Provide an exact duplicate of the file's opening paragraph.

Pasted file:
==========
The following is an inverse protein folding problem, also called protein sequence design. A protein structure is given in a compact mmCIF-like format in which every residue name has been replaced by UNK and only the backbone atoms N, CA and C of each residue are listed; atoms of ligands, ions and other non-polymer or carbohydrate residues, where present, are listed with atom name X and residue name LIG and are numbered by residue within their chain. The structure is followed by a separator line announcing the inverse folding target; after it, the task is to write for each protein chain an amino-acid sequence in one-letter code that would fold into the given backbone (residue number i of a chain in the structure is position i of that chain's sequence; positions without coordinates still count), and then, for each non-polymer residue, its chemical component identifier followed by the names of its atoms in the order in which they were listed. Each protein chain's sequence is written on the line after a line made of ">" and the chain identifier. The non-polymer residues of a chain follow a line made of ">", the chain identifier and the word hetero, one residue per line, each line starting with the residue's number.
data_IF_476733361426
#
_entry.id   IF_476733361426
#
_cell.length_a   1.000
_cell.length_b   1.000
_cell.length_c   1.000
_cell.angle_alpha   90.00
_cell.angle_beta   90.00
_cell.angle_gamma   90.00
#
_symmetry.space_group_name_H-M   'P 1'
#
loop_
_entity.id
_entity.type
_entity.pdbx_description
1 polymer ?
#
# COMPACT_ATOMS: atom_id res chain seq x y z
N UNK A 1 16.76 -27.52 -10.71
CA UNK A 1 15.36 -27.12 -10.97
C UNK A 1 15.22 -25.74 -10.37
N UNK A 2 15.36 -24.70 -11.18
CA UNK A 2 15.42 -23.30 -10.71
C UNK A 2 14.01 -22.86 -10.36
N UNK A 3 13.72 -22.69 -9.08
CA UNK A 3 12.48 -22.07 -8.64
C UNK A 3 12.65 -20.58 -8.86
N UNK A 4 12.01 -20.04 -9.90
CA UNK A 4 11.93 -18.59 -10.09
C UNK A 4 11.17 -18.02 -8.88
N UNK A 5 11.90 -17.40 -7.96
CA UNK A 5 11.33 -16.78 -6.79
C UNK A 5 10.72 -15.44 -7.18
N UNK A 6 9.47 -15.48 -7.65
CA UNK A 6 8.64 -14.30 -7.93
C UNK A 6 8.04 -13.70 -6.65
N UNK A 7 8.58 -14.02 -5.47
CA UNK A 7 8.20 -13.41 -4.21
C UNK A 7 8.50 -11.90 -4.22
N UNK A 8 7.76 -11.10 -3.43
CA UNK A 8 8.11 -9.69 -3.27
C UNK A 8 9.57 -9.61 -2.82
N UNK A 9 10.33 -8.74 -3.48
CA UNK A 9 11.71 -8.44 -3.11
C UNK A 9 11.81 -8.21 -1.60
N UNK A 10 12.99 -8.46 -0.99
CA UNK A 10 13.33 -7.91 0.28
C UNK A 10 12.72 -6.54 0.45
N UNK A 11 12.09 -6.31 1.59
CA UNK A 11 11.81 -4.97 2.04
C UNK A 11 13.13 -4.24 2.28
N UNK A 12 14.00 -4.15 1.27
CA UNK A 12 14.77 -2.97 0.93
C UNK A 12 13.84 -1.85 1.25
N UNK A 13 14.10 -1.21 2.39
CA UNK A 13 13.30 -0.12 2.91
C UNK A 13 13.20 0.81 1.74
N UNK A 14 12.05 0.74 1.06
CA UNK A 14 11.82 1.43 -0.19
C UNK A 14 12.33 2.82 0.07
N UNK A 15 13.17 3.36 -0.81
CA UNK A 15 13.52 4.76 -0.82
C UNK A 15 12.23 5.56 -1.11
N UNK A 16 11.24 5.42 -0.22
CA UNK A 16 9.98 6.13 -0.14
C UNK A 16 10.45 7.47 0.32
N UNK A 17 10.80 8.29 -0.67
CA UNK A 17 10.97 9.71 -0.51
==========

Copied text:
The following is an inverse protein folding problem, also called protein sequence design. A protein structure is given in a compact mmCIF-like format in which every residue name has been replaced by UNK and only the backbone atoms N, CA and C of each residue are listed; atoms of ligands, ions and other non-polymer or carbohydrate residues, where present, are listed with atom name X and residue name LIG and are numbered by residue within their chain. The structure is followed by a separator line announcing the inverse folding target; after it, the task is to write for each protein chain an amino-acid sequence in one-letter code that would fold into the given backbone (residue number i of a chain in the structure is position i of that chain's sequence; positions without coordinates still count), and then, for each non-polymer residue, its chemical component identifier followed by the names of its atoms in the order in which they were listed. Each protein chain's sequence is written on the line after a line made of ">" and the chain identifier. The non-polymer residues of a chain follow a line made of ">", the chain identifier and the word hetero, one residue per line, each line starting with the residue's number.